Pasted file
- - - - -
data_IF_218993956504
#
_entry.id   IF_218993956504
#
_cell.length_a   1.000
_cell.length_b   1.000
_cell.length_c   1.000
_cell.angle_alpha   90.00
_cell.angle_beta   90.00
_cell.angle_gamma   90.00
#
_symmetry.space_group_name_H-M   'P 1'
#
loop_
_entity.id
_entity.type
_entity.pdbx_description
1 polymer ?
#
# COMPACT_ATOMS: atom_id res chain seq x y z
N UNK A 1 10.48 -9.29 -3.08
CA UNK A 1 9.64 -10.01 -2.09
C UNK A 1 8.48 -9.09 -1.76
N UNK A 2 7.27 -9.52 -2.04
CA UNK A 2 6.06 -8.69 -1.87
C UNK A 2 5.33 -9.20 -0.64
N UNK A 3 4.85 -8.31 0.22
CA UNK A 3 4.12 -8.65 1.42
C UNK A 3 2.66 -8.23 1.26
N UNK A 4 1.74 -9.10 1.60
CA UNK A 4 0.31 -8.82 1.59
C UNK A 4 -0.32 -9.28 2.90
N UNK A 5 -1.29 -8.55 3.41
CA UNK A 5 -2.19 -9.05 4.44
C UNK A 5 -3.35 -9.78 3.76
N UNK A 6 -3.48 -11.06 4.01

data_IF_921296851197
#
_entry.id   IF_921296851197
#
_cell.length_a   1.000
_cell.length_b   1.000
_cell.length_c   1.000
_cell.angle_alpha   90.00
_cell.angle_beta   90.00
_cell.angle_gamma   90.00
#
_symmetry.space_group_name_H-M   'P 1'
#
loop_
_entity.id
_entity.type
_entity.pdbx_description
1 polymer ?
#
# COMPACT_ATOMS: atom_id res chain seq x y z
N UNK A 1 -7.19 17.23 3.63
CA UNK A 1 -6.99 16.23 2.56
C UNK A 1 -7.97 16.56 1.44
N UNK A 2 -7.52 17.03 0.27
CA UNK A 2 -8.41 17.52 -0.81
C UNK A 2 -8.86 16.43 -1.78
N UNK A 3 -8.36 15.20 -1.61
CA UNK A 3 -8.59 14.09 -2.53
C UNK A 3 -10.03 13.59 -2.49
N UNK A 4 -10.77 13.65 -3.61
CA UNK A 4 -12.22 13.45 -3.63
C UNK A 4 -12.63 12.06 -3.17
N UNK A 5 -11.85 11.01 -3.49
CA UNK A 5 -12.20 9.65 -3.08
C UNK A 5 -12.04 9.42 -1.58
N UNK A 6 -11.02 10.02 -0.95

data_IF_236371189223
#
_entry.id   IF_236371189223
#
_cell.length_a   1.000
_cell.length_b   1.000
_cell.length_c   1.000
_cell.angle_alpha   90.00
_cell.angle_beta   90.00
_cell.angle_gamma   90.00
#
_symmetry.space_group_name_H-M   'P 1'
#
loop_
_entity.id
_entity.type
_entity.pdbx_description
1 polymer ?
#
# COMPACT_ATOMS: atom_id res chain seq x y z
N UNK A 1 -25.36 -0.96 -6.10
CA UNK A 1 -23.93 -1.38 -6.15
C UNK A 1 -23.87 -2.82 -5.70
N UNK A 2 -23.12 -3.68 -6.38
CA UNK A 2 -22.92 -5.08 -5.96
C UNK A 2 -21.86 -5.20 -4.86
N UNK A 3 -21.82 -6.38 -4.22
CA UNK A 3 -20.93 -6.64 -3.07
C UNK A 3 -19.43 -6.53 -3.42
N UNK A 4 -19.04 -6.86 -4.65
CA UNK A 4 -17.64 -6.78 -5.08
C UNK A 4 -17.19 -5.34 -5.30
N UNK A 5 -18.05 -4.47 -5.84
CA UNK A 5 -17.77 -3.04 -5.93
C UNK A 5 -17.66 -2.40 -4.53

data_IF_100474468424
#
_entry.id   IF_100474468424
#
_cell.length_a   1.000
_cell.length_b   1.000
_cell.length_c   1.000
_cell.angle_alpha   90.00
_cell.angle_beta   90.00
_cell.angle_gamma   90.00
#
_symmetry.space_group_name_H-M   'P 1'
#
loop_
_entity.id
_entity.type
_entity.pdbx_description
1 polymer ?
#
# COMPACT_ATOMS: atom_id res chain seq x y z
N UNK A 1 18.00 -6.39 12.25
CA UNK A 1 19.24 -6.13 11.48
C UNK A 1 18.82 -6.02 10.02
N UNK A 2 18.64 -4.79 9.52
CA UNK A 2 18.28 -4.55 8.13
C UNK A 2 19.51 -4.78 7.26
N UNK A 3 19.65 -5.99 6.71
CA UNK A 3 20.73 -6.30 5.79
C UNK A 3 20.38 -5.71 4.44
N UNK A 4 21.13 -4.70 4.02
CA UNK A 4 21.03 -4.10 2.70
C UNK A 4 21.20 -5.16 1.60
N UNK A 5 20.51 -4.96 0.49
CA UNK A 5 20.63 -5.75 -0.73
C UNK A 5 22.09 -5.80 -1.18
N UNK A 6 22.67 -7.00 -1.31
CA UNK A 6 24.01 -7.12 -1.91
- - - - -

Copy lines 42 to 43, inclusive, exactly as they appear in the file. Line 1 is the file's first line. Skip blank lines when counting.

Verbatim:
_cell.length_b   1.000
_cell.length_c   1.000